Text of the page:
== You need a spreadsheet ==


The math for your actual tax benefit isn’t straightforward. I enclose this spreadsheet for a single filer to illustrate the potential benefit. The benefit is that the Capital Gains tax rate is 0% if your total Taxable Income is less than $40,000. You may be able to sell more taxable securities this year that are taxed at 0% Capital Gains tax rate – and thereby avoid 15% tax in a future year. The complexity is because but the recorded capital gain increases the percentage of your Social Security taxed at Ordinary rates. Taxes go up. Whew!


I can only explain this by walking through an example.


Our taxpayer, Barbara, is single and 74. She will record the following income on her 2020 tax return: $30,000 gross Social Security benefit, $5,000 from a Defined Benefit Pension Plan; and she estimates $6,100 from interest and dividend distributions from her taxable mutual funds.


Barbara calculates her Safe Spending Amount (SSA) (Chapter 2, Nest Egg Care.) as $40,000 for the upcoming year. That’s the gross amount – before taxes – that she will withdraw from her nest egg this December. Barbara decides not take RMD this year. She will get the $40,000 from sale securities in her taxable investment account; I assume she records $12,000 capital gain on that sale. The result is total tax of $165 for the year. She will pay $165 tax on Ordinary income and 0% tax on the capital gain. 29% of her Social Security benefit is taxable.


$165 total tax when Barbara sells $40,000 of taxable securities for her SSA.



(Note: Barbara’s total cash for spending that is routinely added to her checking account for the upcoming year is about $73,000 or about $6,000 per month.)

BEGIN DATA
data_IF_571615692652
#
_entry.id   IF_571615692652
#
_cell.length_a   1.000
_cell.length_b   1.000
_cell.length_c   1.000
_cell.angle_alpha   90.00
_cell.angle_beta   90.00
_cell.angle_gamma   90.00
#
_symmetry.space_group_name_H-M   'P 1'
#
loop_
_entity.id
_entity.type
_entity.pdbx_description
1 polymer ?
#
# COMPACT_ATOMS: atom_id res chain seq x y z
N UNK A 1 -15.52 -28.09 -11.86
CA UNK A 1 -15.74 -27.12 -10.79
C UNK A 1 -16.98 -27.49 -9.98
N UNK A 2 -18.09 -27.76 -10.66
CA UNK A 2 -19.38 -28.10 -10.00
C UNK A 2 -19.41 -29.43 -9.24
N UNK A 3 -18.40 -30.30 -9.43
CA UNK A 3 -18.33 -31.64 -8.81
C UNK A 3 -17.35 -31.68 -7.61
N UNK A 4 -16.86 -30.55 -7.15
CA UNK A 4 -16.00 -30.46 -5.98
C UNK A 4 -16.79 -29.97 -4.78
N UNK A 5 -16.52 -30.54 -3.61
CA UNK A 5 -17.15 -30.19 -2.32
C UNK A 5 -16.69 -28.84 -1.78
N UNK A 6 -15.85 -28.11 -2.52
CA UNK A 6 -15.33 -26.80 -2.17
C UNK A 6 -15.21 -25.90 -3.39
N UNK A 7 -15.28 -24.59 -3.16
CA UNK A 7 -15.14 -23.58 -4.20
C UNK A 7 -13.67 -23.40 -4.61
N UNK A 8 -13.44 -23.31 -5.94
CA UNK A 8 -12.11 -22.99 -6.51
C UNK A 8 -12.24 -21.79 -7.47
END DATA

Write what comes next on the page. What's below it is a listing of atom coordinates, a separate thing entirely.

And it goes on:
Barbara is about $22,000 below the $40,000 level of Taxable Income where capital gains are taxed at 15%. The next increments of capital gain are taxed at 0%, but each increment also increases the percentage and amount of Social Security that is Taxable Income: more capital gains at 0% tax means more taxable Social Security and Ordinary Income tax.



Let’s just assume Barbara sells more Taxable Securities, but then invests the proceeds the same day in a somewhat similar Mutual Fund. Her proceeds become the new cost basis of this mutual fund. I’ll assume the sale results in added $10,000 in capital gains income.


In a normal year – with the added ordinary income from RMD – that would all be taxed in at 15% ($1,500 tax) but it’s 0% tax this year. What is the effect on total income tax? 62% of her Social Security benefit is taxable now. Barbara pays a total of $1,200 in tax. That’s $1,035 more in tax and is effectively 10% of the added capital gains she recorded.


Barbara pays ~$1,200 in tax – roughly $1,000 more – if she sells more securites that result in $10,000 more in capital gain.